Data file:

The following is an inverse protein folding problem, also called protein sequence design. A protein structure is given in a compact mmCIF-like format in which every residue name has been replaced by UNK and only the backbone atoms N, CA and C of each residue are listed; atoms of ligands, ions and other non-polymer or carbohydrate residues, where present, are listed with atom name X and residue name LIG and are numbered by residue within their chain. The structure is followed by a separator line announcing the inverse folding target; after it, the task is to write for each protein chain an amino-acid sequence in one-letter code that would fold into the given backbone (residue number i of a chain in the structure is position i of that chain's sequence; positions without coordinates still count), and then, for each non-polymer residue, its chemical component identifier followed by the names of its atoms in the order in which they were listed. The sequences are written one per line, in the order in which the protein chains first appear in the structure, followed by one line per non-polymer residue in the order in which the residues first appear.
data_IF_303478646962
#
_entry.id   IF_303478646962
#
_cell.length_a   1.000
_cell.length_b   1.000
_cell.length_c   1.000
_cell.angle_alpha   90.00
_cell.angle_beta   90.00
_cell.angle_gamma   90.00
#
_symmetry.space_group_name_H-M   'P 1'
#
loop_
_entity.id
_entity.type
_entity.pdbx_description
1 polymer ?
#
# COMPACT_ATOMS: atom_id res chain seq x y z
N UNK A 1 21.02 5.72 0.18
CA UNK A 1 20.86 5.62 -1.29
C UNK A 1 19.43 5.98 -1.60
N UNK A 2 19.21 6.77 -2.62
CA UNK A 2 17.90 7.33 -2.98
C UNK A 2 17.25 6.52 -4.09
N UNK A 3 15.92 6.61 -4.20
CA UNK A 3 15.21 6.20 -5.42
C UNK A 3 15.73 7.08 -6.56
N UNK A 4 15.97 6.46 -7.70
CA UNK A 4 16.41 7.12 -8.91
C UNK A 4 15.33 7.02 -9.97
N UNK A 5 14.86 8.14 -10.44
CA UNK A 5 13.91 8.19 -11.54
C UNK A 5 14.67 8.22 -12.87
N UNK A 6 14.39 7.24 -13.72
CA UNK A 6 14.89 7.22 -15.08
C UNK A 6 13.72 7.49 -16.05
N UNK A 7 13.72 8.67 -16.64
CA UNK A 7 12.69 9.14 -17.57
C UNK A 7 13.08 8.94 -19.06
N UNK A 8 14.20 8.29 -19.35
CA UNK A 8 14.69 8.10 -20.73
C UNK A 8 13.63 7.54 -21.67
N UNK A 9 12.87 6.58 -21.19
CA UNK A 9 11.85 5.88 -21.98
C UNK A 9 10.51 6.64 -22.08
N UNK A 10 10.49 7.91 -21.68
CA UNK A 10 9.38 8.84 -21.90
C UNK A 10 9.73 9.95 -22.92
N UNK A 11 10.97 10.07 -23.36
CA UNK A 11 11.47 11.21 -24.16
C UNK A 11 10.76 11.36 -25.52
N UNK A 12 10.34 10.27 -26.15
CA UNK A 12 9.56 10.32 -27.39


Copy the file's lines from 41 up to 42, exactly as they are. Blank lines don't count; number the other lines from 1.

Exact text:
CA UNK A 7 12.69 9.14 -17.57
C UNK A 7 13.08 8.94 -19.06